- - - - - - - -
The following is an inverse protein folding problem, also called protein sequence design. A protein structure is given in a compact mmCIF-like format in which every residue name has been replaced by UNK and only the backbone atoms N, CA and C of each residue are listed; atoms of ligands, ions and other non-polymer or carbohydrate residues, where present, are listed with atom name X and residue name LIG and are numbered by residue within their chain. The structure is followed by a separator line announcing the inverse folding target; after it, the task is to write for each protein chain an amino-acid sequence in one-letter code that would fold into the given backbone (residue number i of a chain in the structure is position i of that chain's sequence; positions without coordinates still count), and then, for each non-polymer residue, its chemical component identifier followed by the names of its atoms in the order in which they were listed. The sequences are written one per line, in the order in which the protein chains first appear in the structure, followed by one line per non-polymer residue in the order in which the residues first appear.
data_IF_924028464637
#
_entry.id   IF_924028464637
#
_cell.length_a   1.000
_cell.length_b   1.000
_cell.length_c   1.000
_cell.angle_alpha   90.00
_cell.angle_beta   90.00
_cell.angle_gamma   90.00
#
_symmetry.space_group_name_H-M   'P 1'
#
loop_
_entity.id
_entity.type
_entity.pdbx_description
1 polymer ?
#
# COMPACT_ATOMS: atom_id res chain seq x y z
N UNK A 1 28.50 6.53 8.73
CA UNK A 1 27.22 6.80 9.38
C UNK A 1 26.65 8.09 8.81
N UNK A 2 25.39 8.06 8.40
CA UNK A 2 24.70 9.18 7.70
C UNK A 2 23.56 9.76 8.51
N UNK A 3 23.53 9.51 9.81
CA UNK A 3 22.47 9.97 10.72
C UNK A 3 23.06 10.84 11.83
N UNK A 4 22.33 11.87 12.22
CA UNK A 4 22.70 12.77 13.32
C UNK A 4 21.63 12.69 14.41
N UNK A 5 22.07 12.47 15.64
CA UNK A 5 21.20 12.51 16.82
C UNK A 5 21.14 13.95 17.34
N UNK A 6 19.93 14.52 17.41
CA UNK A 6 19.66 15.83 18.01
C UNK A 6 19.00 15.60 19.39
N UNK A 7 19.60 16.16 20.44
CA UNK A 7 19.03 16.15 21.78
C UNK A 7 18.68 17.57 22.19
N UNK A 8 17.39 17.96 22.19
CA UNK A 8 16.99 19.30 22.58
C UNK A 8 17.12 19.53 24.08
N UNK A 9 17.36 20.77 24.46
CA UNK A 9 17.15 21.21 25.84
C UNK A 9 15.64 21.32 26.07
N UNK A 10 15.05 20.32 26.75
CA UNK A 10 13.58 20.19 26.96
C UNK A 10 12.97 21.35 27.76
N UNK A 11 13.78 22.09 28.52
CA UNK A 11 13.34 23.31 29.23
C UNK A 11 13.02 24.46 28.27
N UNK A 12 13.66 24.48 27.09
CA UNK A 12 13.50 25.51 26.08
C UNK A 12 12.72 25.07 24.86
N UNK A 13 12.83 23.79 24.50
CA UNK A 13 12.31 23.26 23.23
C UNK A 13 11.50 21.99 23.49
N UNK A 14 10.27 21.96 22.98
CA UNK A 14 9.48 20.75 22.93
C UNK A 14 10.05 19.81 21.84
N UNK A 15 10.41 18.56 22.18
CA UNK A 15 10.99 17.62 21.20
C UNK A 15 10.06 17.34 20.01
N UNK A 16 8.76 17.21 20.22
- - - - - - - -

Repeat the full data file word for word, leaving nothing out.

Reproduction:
The following is an inverse protein folding problem, also called protein sequence design. A protein structure is given in a compact mmCIF-like format in which every residue name has been replaced by UNK and only the backbone atoms N, CA and C of each residue are listed; atoms of ligands, ions and other non-polymer or carbohydrate residues, where present, are listed with atom name X and residue name LIG and are numbered by residue within their chain. The structure is followed by a separator line announcing the inverse folding target; after it, the task is to write for each protein chain an amino-acid sequence in one-letter code that would fold into the given backbone (residue number i of a chain in the structure is position i of that chain's sequence; positions without coordinates still count), and then, for each non-polymer residue, its chemical component identifier followed by the names of its atoms in the order in which they were listed. The sequences are written one per line, in the order in which the protein chains first appear in the structure, followed by one line per non-polymer residue in the order in which the residues first appear.
data_IF_924028464637
#
_entry.id   IF_924028464637
#
_cell.length_a   1.000
_cell.length_b   1.000
_cell.length_c   1.000
_cell.angle_alpha   90.00
_cell.angle_beta   90.00
_cell.angle_gamma   90.00
#
_symmetry.space_group_name_H-M   'P 1'
#
loop_
_entity.id
_entity.type
_entity.pdbx_description
1 polymer ?
#
# COMPACT_ATOMS: atom_id res chain seq x y z
N UNK A 1 28.50 6.53 8.73
CA UNK A 1 27.22 6.80 9.38
C UNK A 1 26.65 8.09 8.81
N UNK A 2 25.39 8.06 8.40
CA UNK A 2 24.70 9.18 7.70
C UNK A 2 23.56 9.76 8.51
N UNK A 3 23.53 9.51 9.81
CA UNK A 3 22.47 9.97 10.72
C UNK A 3 23.06 10.84 11.83
N UNK A 4 22.33 11.87 12.22
CA UNK A 4 22.70 12.77 13.32
C UNK A 4 21.63 12.69 14.41
N UNK A 5 22.07 12.47 15.64
CA UNK A 5 21.20 12.51 16.82
C UNK A 5 21.14 13.95 17.34
N UNK A 6 19.93 14.52 17.41
CA UNK A 6 19.66 15.83 18.01
C UNK A 6 19.00 15.60 19.39
N UNK A 7 19.60 16.16 20.44
CA UNK A 7 19.03 16.15 21.78
C UNK A 7 18.68 17.57 22.19
N UNK A 8 17.39 17.96 22.19
CA UNK A 8 16.99 19.30 22.58
C UNK A 8 17.12 19.53 24.08
N UNK A 9 17.36 20.77 24.46
CA UNK A 9 17.15 21.21 25.84
C UNK A 9 15.64 21.32 26.07
N UNK A 10 15.05 20.32 26.75
CA UNK A 10 13.58 20.19 26.96
C UNK A 10 12.97 21.35 27.76
N UNK A 11 13.78 22.09 28.52
CA UNK A 11 13.34 23.31 29.23
C UNK A 11 13.02 24.46 28.27
N UNK A 12 13.66 24.48 27.09
CA UNK A 12 13.50 25.51 26.08
C UNK A 12 12.72 25.07 24.86
N UNK A 13 12.83 23.79 24.50
CA UNK A 13 12.31 23.26 23.23
C UNK A 13 11.50 21.99 23.49
N UNK A 14 10.27 21.96 22.98
CA UNK A 14 9.48 20.75 22.93
C UNK A 14 10.05 19.81 21.84
N UNK A 15 10.41 18.56 22.18
CA UNK A 15 10.99 17.62 21.20
C UNK A 15 10.06 17.34 20.01
N UNK A 16 8.76 17.21 20.22